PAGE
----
I have previously offered the sacred perspective on procreation, a position that tolerates choice while recognizing that parents are responsible for controlling the frequency of medical trauma. That perspective has been shouted down by psychopathic legalists whose edicts amplify, rather than mitigate, the trauma suffered by women and their children.
To elevate human law over the promptings of the Holy Spirit is the only irredeemable blasphemy. While the Sixth Commandment (“Thou shall not murder.”) issued from the Holy Spirit, it was given in a specific context, and pertains specifically to that context.
The larger context is that of the Flood, after which Noah is told:
“Never again will I curse the ground because of humans, even though every inclination of the human heart is evil from childhood.”[NIV Gen. 8:21]
With the burden of justice settled upon humanity:
“Whoever sheds human blood, by humans shall their blood be shed;[NIV Gen 9:6]
for in the image of God has God made mankind.”
This is an object lesson in attainment of the “knowledge of good and evil.” As Jesus said, God is the source of all that is good. Without His guidance, justice will be irregular of sometimes perverted. This is seen in the structure of the Law itself, which specifies murder as punishment for many offenses, to the absurd extent of an accidental death only when involving an iron implement.
The specific context is the conduct of Moses himself. Moses, positioned in the royal household as the representative meant to organize the liberation of his people, loses his temper and murders an Egyptian. God comes to him in exile, commanding Moses to resume his duty, a duty that Moses renounces in shame. God prevails, of course, and Moses returns to the royal court. The point was apparently lost on Pharoah: the advocate for the Israelites was returned to Egypt, and the heir was allowed the opportunity to be receptive to the testimony of his adopted brother. Instead, the Israelites are liberated only through the intervention of the Angel of Death itself.
Upon reaching the Mount, the People had been conditioned to moral receptivity. The Most High knows that they still are susceptible to the religious anarchy that prevailed in Egypt. So, a set piece is staged: Moses climbs into the Holy Presence while Aaron gathers the wealth of the Israelites to fashion a profane idol.
In this context, the Sixth Commandment was a prophylactic against Moses’ anger, an intervention insufficient against the “inclinations” of his heart. Moses was meant to reason with his countrymen. “Oh, look, you have created a god to worship. How is that investment paying off? Consider instead these tablets, on which the God of our Fathers has explained how to channel His power…” Instead, of course, Moses shatters the tablets on the ground and proceeds to violate the Sixth Commandment, murdering thousands.
Jesus’ attitude regarding the Mosaic Law is clear. He derogates it. Regarding divorce, He pronounced, “Moses allowed you to divorce your wives because your hearts were hard.” And throughout the New Testament, Jesus said that he would fulfill the Law, and create a New Covenant. The Covenant with Moses would be respected, but only to those that follow it without changing so much as “a jot or tittle.” This judgment is reiterated on multiple occasions by the Mosaic prosecutor who became the evangilist Paul.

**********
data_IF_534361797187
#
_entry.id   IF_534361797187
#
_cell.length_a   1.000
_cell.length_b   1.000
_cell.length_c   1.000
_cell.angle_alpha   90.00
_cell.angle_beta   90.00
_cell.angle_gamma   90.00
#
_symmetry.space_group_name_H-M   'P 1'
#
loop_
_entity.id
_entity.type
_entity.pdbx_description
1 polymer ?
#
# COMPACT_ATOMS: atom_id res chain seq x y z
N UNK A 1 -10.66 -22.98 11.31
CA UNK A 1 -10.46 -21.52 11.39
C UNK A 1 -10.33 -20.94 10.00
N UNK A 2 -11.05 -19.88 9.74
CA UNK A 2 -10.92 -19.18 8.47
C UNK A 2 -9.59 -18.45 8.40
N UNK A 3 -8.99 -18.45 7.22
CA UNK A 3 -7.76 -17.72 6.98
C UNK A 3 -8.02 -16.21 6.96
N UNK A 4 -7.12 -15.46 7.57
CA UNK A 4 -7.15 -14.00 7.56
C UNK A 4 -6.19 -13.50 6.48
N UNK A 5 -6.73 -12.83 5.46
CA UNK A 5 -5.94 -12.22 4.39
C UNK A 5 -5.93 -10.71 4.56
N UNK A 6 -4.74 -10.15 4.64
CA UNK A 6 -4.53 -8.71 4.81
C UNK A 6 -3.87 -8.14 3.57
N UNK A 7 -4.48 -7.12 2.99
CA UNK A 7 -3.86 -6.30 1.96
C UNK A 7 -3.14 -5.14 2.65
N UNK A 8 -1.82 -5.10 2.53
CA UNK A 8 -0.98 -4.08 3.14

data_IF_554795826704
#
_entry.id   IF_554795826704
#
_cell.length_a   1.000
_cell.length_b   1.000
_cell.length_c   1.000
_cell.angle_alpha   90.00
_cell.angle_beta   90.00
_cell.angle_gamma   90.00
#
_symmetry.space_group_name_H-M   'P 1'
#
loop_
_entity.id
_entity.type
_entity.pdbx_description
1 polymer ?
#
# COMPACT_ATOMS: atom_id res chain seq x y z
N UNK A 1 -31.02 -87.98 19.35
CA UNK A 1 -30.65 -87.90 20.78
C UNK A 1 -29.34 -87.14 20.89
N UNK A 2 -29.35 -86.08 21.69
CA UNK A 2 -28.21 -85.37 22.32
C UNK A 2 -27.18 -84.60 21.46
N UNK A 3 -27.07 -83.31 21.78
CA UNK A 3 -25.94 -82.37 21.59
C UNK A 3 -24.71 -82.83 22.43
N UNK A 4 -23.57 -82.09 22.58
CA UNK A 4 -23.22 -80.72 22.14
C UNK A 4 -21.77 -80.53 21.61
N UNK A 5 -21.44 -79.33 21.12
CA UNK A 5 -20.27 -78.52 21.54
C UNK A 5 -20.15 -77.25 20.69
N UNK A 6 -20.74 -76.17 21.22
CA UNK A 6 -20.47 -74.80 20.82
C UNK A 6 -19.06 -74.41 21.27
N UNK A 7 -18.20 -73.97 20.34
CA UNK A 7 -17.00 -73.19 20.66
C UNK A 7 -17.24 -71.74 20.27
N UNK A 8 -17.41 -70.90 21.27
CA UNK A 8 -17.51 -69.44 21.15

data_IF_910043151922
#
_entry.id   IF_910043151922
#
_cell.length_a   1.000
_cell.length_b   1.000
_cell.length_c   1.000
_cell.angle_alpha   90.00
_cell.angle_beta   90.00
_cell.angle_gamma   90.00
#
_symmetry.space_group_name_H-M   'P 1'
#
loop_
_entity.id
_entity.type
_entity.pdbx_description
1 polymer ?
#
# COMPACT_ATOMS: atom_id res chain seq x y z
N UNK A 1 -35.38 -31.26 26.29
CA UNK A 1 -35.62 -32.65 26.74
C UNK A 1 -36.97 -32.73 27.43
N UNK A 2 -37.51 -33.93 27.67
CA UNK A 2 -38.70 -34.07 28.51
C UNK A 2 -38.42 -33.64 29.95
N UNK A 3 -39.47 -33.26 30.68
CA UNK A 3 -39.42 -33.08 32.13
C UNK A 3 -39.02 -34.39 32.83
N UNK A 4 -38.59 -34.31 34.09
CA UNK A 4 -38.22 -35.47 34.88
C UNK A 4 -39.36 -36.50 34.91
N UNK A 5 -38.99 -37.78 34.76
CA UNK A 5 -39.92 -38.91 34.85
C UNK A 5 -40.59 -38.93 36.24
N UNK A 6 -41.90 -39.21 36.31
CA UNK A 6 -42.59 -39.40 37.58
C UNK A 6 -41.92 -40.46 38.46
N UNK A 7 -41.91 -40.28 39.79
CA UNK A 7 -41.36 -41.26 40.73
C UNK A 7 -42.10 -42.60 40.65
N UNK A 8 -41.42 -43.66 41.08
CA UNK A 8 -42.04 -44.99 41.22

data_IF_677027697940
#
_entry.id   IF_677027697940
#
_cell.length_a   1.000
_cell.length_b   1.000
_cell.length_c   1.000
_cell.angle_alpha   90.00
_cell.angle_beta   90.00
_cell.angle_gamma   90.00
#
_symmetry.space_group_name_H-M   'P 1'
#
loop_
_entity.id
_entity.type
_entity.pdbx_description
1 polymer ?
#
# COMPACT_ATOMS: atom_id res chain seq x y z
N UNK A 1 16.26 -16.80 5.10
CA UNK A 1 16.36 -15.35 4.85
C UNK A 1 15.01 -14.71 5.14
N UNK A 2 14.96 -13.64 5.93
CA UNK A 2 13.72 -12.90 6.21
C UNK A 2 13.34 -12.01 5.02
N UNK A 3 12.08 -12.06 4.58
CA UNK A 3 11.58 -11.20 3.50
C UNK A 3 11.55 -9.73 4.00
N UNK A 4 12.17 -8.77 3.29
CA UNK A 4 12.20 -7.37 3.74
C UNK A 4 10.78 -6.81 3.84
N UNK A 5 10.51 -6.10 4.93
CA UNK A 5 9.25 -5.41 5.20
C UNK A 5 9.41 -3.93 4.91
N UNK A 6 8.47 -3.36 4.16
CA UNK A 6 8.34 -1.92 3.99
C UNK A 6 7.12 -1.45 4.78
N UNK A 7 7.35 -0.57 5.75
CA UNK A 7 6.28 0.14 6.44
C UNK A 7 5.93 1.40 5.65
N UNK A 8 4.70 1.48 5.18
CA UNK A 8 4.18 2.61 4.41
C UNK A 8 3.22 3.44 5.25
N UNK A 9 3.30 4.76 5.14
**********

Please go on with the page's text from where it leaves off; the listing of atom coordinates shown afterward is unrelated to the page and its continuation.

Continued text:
In the place of the Law Jesus sent “[His] Holy Spirit,” a personal counselor against whom none are allowed to blaspheme. This covers those that rationalize their sins as “the promptings of the Holy Spirit,” but includes those that impose their understanding of justice on those whose life context leaves them no good choices. To victims of circumstance, the Holy Spirit tenders the compassionate gift of the “Peace that Surpasses All Understanding” and the hope of the Prodigal’s redemption.
The only justification for imposition of human judgment is a claim to privileged preparation to hear the voice of the Holy Spirit. The “pro-life” conspiracy is proud to claim such institutions, to govern them with men in respect to the male institution of the Hebrew priesthood, and to reference scripture that counsels wives to follow the edicts of their husbands. Those that assert such privilege, however, should heed the witness of those that persecuted Joan of Arc. At the end of a sham trial in which the martyr frequently rebuked the accusers “Do you really think that We do not perceive the traps that you lay?” an English noble observed “We are all going to Hell.” The entire proceeding was blasphemy against the Holy Spirit, the second party in Joan’s “We.”
Women, to those that understand Revelation 4, 12, 19 and 22, are the Tree of Life. They have their independent spiritual purpose. For men to impose themselves as judges upon that sacred mission is egregious blasphemy. They should remember that Jesus used a violation of the Sixth Commandment as the mechanism by which He pierced the gates of Hades, thereby redeeming Humanity from the sins codified by Moses. Death is part of the sacred order; the Most High grants that through faith – attentiveness to the prompting of the Holy Spirit – lives can hold meaning. Do not impede the female prerogative to bear children only under conditions propitious to the realization of their Sacred Purpose.
Hear then my judgment: The Federalist Society is an abomination, and the parties that direct its activities and promulgate its policies are guilty of blasphemy against the Holy Spirit. In divorcing themselves from the promptings of the Holy Spirit, the destruction that they wreak within themselves has an irredeemable finality.